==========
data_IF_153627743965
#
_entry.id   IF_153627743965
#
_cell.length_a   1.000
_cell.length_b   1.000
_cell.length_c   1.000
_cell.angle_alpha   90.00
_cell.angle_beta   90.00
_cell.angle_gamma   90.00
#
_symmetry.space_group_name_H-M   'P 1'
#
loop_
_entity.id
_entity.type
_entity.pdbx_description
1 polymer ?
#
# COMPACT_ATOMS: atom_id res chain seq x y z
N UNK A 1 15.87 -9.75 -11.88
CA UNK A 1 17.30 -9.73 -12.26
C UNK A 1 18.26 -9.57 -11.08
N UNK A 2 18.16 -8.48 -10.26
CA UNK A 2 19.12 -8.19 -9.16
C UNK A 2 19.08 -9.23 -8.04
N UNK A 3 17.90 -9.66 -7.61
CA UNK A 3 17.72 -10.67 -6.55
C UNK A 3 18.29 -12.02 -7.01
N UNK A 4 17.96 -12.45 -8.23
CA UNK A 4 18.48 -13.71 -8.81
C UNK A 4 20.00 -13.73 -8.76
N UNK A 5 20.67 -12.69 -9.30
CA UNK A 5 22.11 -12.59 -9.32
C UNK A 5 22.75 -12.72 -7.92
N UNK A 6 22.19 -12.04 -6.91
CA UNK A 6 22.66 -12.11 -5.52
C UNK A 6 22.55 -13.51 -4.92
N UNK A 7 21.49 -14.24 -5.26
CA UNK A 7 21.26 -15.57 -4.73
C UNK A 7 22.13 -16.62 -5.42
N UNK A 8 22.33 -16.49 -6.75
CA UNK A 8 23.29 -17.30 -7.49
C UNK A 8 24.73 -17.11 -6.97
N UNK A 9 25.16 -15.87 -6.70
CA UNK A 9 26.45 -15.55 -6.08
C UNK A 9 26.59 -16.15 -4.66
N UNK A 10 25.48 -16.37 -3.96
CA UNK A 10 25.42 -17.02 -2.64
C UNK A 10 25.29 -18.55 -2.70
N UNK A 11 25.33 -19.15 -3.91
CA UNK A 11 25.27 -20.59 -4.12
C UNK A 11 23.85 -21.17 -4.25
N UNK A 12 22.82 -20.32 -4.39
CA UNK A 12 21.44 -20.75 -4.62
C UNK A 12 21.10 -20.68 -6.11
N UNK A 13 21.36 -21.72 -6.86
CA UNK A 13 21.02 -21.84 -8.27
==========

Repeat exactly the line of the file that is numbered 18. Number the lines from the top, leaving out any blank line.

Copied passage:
1 polymer ?